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  • Tech Journalist

Meta restricts malware campaign using ChatGPT as a trick to steal accounts

Meta has reported taking down over 1,000 malicious URLs that leverage OpenAI's ChatGPT to propagate about 10 malware families since March 2023. This follows an increase in the use of fake ChatGPT browser extensions to steal users' Facebook account credentials to run unauthorised ads from hijacked business accounts.

The social media giant has blocked several iterations of a malware campaign called Ducktail over the years and has issued a cease and desist letter to individuals behind the operation located in Vietnam. Additionally, cybersecurity firm Trend Micro has identified an information stealer that disguises itself as a Windows desktop client for ChatGPT to extract passwords, session cookies, and history from Chromium-powered browsers. The company claims the malware shares similarities with Ducktail.

Threat actors have also been observed shifting to other popular topics such as Google Bard, TikTok marketing tools, pirated software and movies, and Windows utilities to dupe people into clicking on bogus links. Guy Rosen, Chief Information Security Officer at Meta, said that these changes are an attempt to limit any one service's visibility into the entire operation.

The attack chains primarily target personal accounts of users who manage or are connected to business pages and advertising accounts on Facebook. The malware is propagated through social media and hosted on legitimate services such as Buy Me a Coffee, Discord, Dropbox, Google Drive, iCloud, MediaFire, Mega, Microsoft OneDrive, and Trello.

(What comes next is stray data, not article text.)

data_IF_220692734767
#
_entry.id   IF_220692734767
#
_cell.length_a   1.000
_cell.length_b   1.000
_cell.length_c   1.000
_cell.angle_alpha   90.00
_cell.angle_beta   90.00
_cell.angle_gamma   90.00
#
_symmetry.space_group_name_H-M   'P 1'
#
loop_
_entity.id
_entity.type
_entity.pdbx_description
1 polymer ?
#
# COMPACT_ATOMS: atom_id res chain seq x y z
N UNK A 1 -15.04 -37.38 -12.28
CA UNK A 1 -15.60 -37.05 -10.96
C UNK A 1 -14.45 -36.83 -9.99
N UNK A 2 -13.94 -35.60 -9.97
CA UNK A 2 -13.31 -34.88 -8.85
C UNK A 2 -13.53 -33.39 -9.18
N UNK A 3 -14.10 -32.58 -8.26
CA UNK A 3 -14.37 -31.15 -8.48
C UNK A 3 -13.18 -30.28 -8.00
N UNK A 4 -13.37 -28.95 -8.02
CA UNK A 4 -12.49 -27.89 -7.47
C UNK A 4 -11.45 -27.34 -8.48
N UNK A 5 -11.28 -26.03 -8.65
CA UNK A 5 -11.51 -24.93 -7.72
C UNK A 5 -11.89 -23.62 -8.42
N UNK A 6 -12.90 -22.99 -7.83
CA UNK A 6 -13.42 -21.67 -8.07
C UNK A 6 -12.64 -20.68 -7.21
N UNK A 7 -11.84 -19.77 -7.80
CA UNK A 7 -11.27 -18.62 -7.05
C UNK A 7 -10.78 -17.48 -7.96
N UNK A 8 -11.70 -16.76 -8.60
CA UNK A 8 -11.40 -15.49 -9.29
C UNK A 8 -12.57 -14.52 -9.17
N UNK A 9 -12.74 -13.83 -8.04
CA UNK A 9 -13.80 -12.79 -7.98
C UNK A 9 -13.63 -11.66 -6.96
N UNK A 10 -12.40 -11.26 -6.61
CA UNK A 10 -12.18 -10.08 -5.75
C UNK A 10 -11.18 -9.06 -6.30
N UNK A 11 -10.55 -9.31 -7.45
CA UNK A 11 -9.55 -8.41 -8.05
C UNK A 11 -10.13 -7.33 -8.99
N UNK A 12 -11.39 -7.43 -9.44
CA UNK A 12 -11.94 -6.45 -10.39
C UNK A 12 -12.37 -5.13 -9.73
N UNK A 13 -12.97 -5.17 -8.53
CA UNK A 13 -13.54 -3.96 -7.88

Meta has also disclosed another novel strain of malware called NodeStealer, which is capable of plundering cookies and passwords from web browsers to ultimately compromise Facebook, Gmail, and Outlook accounts. The malware is assessed to be of Vietnamese origin, and Meta reports that it "took action to disrupt it and help people who may have been targeted to recover their accounts" within two weeks of its deployment in late January 2023.

Samples analyzed by the company show that NodeStealer binary is distributed via Windows executables disguised as PDF and XLSX files with filenames relating to marketing and monthly budgets. The files, when opened, deliver JavaScript code that's designed to exfiltrate sensitive data from Chromium-based browsers.

After retrieving the Facebook credentials from the target's browser data, the malware uses them to make several unauthorised requests to Facebook URLs to enumerate account information related to advertising. The stolen information enables the threat actor to assess and use users' advertising accounts to run unauthorised ads.

To counter such threats, Meta is launching a new support tool that guides users to identify and remove malware, enables businesses to verify connected Business Manager accounts, and requires additional authentication when accessing a credit line or changing business administrators.


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